When Rabiu Ibrahim signed for Celtic this time last year, Neil Lennon couldn't help find comparisons with Shunsuke Nakamura. One year on, having brought him to Rugby Park on a two-year deal Kenny Shiels also thinks that he's pulled off quite a coup for Kilmarnock.
Ibrahim has perennially been on the cusp of breaking through to the big-time, boasting an impressive pedigree. Capped at Under-17, 19 and 21 level for Nigeria, and with a C.V. containing Sporting CP, PSV Eindhoven and latterly Celtic, the little playmaker has enjoyed some of the finest development schools in Europe.
It's that leap into regular top-level football that's eluded him, whether at international or club level. He's personally attributed this to the level of competition faced, citing Joao Moutinho in Portugal and Ola Toivonen in Holland. It's even more complicated at Celtic, in that Lennon tends to rearrange the shape of the team to accommodate his strongest players, rather than swap individuals like-for-like.
In such a scenario, and in the glimpses seen so far, Ibrahim has looked like a natural alternative to Kris Commons. Predominantly left-footed with a low centre of gravity, both players prefer drifting into central attacking areas - whether deployed as a classic number ten or out wide. Ibrahim is, however, more slightly built, less able to shrug off the ubiquitous heavy Scottish football challenge, but arguably trickier and with a keener eye for the pass.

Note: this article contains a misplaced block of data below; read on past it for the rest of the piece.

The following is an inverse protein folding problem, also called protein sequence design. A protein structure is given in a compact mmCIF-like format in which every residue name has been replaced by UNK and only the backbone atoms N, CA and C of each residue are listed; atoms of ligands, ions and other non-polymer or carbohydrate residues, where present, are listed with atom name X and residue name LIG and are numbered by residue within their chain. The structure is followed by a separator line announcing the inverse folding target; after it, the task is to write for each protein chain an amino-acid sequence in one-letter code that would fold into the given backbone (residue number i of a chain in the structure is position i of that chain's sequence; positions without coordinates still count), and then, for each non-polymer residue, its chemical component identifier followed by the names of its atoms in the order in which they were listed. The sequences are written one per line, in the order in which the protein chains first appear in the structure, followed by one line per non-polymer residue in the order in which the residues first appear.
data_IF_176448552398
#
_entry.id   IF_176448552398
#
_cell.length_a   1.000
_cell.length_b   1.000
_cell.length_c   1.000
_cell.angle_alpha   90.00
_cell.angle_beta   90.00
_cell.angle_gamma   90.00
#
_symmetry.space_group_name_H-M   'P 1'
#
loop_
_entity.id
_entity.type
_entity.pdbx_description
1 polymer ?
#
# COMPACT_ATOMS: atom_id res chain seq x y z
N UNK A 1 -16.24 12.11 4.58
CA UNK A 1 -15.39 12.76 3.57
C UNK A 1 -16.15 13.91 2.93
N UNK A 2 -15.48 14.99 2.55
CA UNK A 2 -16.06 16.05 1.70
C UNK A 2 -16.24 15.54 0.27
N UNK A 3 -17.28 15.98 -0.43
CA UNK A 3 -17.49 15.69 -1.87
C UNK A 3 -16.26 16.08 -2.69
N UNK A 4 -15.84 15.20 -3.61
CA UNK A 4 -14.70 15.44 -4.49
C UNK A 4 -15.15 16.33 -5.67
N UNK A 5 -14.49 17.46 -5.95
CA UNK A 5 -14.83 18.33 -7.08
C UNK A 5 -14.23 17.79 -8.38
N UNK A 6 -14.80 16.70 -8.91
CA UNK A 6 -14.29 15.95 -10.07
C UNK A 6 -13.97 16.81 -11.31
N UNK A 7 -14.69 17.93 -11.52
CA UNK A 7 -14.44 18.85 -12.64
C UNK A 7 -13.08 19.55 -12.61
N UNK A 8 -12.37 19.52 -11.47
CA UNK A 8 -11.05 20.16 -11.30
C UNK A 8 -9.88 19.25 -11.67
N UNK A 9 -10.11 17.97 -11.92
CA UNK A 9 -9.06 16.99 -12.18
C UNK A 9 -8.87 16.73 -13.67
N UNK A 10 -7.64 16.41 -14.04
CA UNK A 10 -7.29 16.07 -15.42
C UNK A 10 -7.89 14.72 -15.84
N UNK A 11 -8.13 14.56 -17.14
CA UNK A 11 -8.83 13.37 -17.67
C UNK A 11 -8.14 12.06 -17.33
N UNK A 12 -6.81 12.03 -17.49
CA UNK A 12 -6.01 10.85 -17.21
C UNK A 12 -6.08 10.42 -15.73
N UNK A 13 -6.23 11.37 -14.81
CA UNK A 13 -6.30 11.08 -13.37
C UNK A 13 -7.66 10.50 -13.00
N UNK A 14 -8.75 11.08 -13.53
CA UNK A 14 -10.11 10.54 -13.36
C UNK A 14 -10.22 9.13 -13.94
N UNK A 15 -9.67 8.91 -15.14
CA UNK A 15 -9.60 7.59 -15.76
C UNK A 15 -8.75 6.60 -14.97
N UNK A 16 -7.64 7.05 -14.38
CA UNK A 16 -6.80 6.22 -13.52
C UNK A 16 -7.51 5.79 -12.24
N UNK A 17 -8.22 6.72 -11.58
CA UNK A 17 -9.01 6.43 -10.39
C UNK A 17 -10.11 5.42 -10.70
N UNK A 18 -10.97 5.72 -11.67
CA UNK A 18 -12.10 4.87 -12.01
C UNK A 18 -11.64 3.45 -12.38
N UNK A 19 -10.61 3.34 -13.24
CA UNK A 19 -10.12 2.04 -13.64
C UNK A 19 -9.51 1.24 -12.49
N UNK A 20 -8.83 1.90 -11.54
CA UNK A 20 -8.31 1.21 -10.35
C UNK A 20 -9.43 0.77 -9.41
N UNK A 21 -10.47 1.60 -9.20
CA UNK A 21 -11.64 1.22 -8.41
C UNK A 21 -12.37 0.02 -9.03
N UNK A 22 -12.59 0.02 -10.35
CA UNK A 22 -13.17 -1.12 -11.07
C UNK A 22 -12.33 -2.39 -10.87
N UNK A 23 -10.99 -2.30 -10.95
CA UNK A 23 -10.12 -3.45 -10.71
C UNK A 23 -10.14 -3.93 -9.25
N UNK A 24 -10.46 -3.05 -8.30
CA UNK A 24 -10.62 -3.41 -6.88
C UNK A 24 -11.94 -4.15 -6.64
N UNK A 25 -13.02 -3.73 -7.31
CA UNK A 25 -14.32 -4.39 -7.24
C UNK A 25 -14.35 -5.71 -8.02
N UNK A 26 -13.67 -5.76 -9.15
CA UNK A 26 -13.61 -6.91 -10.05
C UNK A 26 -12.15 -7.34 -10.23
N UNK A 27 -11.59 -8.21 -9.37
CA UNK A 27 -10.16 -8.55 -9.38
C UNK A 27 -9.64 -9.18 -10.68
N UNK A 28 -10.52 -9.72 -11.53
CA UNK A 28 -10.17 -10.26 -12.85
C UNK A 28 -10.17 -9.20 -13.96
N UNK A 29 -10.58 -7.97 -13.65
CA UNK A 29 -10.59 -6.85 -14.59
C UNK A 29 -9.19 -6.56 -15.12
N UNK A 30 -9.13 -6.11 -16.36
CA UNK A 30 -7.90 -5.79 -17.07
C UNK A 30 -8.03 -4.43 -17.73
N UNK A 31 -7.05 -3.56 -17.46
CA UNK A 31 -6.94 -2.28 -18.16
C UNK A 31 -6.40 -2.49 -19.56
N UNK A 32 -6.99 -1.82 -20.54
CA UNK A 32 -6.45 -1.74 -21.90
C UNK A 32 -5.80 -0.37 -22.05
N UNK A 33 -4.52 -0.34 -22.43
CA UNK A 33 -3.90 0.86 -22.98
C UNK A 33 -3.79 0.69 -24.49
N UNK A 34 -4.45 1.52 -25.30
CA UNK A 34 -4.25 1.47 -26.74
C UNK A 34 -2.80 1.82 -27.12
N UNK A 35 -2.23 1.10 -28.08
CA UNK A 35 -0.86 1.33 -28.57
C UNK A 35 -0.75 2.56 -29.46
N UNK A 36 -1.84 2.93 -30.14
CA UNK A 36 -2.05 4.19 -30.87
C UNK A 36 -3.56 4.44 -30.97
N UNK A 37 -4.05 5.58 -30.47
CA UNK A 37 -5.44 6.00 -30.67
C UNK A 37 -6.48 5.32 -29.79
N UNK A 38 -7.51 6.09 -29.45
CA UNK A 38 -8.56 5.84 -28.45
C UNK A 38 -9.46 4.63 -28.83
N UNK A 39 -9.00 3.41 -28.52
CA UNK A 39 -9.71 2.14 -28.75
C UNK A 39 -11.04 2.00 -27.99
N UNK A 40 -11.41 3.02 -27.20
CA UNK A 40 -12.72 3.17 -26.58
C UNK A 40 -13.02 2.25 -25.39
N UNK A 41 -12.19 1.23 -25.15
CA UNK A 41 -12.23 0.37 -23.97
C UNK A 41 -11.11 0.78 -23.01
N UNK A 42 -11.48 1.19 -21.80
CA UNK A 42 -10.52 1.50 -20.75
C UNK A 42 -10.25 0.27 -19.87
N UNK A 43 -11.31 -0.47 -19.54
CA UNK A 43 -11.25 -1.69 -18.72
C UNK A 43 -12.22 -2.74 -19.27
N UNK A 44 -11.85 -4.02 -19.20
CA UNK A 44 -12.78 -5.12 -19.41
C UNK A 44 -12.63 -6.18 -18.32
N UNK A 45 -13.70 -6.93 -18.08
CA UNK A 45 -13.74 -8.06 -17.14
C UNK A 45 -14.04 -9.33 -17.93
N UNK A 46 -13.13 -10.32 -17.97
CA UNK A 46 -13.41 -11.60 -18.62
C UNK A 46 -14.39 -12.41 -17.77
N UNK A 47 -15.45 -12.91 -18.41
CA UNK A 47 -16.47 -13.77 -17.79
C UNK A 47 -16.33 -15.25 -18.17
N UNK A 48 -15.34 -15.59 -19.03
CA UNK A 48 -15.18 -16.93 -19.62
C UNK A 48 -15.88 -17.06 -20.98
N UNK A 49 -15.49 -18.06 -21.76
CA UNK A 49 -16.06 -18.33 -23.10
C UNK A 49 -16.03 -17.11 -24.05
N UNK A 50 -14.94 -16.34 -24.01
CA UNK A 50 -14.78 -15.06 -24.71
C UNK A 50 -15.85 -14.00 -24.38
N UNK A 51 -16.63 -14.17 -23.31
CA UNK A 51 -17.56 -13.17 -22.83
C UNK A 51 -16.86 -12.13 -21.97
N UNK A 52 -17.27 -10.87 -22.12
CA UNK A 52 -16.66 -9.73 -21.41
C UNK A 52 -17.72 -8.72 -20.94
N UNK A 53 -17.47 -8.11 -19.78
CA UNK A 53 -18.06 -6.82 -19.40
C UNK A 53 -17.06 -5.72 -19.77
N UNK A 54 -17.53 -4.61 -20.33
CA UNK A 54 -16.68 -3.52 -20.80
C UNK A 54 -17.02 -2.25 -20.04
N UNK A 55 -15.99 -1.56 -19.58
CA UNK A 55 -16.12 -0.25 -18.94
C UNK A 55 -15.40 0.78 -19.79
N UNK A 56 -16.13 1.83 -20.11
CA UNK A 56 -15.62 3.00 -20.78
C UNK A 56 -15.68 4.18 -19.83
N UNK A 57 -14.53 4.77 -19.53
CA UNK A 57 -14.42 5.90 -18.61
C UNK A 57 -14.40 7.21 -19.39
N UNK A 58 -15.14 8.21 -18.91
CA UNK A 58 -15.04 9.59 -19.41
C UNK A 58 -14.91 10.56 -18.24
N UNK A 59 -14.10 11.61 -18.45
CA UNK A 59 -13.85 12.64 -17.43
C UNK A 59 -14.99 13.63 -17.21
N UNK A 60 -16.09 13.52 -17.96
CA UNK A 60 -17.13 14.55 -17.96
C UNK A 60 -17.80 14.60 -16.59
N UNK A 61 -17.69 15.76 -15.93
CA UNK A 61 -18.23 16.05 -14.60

Standing at 5'7", Ibrahim appears even smaller on the pitch. Lennon's growing disposition for bigger, stronger players not only contrasts this height difference, but also serves to explain Ibrahim's inability to be given more chances.
His one full start was against Arbroath in December - a dreary 1-1 that Celtic dominated possession-wise, while being wasteful in attack. Given Ibrahim's very role was to provide that extra something in the final third, it seemed that the big opportunity slipped by.
While featuring regularly and successfully for the development squad, his competitive zenith in Glasgow was an impressive 15-minute cameo in May last season. While Anthony Stokes had already given Celtic the lead, Ibrahim replaced Commons on the flank, bringing zest to a fading front-line.
After some tricky work in the St Johnstone box, he looked to have set up Gary Hooper to kill off the match, though the goal was disallowed for offside. It was an apt nearly-moment - technique and vision apparently in buckets - only to fall short at the last.
Though Kenny Shiels has recently put faith in a 4-4-2 with Paul Heffernan and Cillian Sheridan well-matched as a strike partnership, Ibrahim's move prompts a few questions. Shiels has preferred a five man midfield in the past, variations of which is more suited to not only Ibrahim but another attacking midfielder - Gary Harkins.
The temptation therefore will be to persist with two up front and use Harkins and Ibrahim on the wings. But particularly in the case of the latest recruit - and if he can survive the so-called physical demands of the SPL - used centrally Kilmarnock might just have their hands on a playmaker with the guile and technique of old favourite Alexei Eremenko.